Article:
The Myth of Paganism: Nonnus, Dionysus and the World of Late Antiquity - Robert Shorrock - 181 pages - finished 4/11
"Late Antiquity" describes the time period between the fourth and sixth centuries AD, when Christiawas rising as the dominant religion but paganism still flourished, and the two were not mually exclusive. Shorrock, opting to use "Christian" and "Classical" as descriptions of genre without religiously singling out the autors of these worksexplores the intertextualities of Nonnus's Christian Paraphrase of the Gospel of St. John and Classical Dionysiaca, as well as the role of the shared motifs in the larger culture (e.g. wine, virgin birth, death and resurrection) to illustrate the ways in whch Cassical and Christian thought and narratives clashed and communicated.
(P.S., does anyone know where I might locate a copy of the Dionysiaca, say on online copy perhaps? This book wasn't the first time I've heard of it, but the closest I come to finding a local copy is a study on Nonnus in one of my area's theological libraries >.<)
The Secret Book of Frida Kahlo - F.G. Haghenbeck - 354 pages - finished 4/12
Obtained here from fashion_piranha! It's a story I'm familiar with, some of the phrases (not just in dialogue) almost word for word, but then they all only trace back to so many sources, right? But this one, true to the titular book about recipes and the Day of the Dead, focuses less feelings and art than it does on Frida's encounters with Deth and her avatars, so to speak, as wel as the kitchen. So much the kitchen. I finishd it and I craved mole.
After Dionysus: An Essay on Where We Are Now - Henry Ebel - 136 pages - finished 4/16
This was a reassessment of the stock classics, with especial attention given to Homer, and how readers/critics respond to them. Ebel looks at and quashes the "noble savage" type vision of earlier writers (and people in general) being somehow more intellectually simple and "pure" in their work. He looks at the tradition and content of the classics, arguing how there is a mixture of the Apollinian and the Dionysian, individual irrationality in the face of collective or national need (e.g. Achilles sulking in his tent) or vice-versa. While I'm personally unfamiliar with most of the work Ebel references, Chapter 3, "Quest for a Better Tradition," which looks at the 20th century shift in critical thought, is a pretty intriguing read.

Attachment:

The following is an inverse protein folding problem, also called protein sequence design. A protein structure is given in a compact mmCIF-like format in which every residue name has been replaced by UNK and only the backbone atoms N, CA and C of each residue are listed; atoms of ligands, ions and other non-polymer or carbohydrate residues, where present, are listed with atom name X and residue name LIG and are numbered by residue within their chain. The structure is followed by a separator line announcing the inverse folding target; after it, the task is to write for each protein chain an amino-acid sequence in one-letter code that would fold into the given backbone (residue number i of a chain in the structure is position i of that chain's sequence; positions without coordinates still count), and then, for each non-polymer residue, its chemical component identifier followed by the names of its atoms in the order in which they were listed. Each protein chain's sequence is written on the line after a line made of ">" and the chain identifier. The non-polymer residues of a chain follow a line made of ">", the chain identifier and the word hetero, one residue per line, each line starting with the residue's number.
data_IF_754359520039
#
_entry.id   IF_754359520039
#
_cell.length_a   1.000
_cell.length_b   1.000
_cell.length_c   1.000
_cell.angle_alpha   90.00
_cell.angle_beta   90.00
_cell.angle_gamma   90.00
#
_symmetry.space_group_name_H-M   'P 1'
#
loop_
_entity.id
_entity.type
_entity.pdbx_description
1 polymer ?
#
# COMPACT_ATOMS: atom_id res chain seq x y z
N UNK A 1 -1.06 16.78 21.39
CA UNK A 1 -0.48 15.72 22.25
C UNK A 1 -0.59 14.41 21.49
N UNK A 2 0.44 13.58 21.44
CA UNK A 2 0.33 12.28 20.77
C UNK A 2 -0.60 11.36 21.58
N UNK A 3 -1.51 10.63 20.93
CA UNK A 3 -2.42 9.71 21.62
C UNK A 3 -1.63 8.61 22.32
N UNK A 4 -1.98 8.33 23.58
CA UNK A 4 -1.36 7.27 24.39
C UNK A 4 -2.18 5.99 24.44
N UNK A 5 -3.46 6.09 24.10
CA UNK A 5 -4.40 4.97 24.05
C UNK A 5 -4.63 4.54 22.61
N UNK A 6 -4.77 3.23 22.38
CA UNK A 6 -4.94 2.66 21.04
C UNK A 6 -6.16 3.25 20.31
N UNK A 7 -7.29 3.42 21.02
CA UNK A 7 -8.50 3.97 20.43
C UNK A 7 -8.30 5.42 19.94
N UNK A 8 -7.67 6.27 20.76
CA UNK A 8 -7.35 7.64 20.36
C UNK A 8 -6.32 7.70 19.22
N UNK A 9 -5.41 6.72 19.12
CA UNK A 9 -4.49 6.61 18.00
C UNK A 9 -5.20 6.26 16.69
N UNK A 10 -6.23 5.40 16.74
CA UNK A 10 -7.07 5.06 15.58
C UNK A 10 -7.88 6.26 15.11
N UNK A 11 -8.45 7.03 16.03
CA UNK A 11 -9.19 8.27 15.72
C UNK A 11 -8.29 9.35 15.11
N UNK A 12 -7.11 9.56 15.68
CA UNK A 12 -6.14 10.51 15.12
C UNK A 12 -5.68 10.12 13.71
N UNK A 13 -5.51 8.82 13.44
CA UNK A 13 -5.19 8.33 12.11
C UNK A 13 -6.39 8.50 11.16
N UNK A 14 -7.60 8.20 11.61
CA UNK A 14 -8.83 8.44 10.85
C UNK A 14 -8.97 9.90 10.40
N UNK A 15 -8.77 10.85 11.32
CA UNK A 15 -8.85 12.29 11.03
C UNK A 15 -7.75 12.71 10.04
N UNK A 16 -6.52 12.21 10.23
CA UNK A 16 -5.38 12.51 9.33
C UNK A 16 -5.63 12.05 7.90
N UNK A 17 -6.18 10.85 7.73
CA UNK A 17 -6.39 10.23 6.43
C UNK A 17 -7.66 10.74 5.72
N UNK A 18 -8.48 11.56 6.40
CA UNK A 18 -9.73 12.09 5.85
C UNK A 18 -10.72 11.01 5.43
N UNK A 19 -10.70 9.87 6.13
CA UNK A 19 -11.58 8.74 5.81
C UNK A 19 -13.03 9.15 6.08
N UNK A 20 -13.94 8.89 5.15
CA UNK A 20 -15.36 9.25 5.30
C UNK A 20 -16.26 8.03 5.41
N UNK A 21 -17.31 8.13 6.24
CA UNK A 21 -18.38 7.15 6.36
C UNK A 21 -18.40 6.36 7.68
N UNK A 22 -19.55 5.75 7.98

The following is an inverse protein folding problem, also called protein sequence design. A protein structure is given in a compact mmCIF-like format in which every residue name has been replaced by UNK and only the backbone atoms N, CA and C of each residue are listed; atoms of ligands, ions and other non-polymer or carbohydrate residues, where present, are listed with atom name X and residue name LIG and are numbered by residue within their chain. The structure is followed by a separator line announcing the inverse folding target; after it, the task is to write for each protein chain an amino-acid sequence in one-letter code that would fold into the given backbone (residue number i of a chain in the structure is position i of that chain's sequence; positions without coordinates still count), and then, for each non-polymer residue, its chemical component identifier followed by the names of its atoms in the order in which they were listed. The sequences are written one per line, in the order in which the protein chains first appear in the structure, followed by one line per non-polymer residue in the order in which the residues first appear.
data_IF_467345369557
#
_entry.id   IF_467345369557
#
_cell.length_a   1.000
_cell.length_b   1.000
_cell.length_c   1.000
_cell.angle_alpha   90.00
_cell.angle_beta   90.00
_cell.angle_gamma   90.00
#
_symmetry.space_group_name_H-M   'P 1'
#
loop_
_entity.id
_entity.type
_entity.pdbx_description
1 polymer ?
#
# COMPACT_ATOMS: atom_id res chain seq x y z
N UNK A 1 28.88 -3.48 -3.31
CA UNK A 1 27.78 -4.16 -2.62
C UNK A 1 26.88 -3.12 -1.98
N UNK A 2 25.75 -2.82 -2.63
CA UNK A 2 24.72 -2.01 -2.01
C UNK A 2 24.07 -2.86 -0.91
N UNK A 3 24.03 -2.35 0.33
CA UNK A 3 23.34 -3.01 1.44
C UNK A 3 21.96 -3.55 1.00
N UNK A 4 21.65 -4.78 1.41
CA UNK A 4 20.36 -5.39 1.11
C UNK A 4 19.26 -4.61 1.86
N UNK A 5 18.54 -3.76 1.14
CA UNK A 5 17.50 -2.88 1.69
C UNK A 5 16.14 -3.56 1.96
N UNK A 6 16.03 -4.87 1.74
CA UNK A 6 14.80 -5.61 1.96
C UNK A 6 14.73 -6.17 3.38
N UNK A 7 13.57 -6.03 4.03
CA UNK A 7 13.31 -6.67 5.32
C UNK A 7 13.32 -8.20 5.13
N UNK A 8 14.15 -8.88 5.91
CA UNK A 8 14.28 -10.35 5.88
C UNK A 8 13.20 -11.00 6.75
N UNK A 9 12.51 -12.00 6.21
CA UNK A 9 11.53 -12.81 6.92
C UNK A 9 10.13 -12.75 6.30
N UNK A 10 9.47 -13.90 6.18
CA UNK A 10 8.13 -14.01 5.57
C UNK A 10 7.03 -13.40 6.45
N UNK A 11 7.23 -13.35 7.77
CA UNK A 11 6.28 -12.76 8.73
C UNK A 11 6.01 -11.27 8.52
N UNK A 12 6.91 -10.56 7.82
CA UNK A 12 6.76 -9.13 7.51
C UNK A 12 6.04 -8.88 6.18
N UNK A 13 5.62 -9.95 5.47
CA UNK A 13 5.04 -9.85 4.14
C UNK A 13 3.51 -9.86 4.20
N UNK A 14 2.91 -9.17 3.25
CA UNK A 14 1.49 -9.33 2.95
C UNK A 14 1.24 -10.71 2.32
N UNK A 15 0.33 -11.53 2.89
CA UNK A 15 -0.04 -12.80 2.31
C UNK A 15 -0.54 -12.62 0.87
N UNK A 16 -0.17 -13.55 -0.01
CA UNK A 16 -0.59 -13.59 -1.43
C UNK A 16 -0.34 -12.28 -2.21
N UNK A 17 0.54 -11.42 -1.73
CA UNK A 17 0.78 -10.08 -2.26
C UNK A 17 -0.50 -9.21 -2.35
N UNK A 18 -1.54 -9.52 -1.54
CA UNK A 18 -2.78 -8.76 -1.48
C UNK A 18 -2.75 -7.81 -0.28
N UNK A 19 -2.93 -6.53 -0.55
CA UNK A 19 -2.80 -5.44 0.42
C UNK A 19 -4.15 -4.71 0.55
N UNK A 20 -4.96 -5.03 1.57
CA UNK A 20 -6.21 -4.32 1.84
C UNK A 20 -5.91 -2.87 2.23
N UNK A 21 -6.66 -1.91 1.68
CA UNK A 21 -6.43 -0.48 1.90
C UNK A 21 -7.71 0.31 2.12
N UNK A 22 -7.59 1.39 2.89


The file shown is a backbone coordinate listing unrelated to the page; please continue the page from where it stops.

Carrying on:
Magritte: The Silence of the World - David Sylvester - 352 pages - finished 4/16
I think ths is like a coffee table book; a lot of the writing is of interest and the pictures demonstrate a broader spectrum of Magritte's style(s) than I was previously familiarwith, but some points, especially pertainint xyz dealers, exceeded over to tedium. But if it is sometimes excessive it is also very thorough. I looked up Magritte because I wanted to learn more about his men in bowler hats, and learned that he also did a great deal more that was pleasantly weirder (and some that were less so, either and/or). I like that he did things like paint on wine bottles as a means of deflating some of the pretensions of artistic construction, though being with the Surrealists he of course has his own conceits as well.
Reservation Blues - Sheman Alexie - 306 pages - finished 4/21
I felt like some of the subplots weren't carried all the way through, but I liked the sort of vignette-style storytelling. All the characters were interesting, and I especially liked th dynamics between Victor and Junior (sort of the story's Tweedle Dee and Tweedle Dum). Sometimes it got pathological nearing the way of Indian Killer (i.e. displaced Native angst), but thus far I think this is the best Alexie novel I've read. Which almost has nothing to do with the recurrent Jim Morrison jokes.
The Doors of Perception and Heaven and Hell - Aldous Huxley - 185 pages - finished 4/27
A few of my friends have told me that they've "always wanted" to read The Doors of Perception but are simultaneously "intimidated" by it. I don't see why that should be; it is no Speech of the Birds or House of Leaves. Actually what I liked best about it was how artfully and accessibly Huxley was able to recount his peyote experience.
However, I wish he would have restrained some of his more shall we say "activist" (as activist as any New Age contemplative regurgitating syncretized cosmopolitan "wisdom of the ancients" ever is) thoughts while recollecting. For me this tainted a well-written phenomenological piece with the sort of propaganda that Sherman Alexie made fun of in the abovementioned book. (Also, Huxley advocates a better society in which its denizens would periodically trip on peyote or LSD for better contentment and complacency, even if they had to be made to trip by force--which makes one recall some of the soma scenes in Brave New World in a slightly altered light.) This is unfotunate, because I wonder if Huxley might have come off as less douchey if e'd transferred some of those thoughts to the adjoined Heaven and Hell, which was an interesting essay on vision and Other Worldly experienes produced by and in works of chemistry and art. He focuses a lot on the historicl regard and use of lighting (the flood light seems to be a personal favorite of his), color, and reflective substances, on their potential sublime qualities and their increasingly current degradation thanks to familiar indifference.
Heaven and Hell also comes with a series of little appendices elaborating on mostly sme different artists and artistic techniques, with a couple that look a visions experienced in past a present due to various chemical imbalances in the body. Which, as he points out, may explain why nowadays we seem to live in a much less fantastic or miraculous world.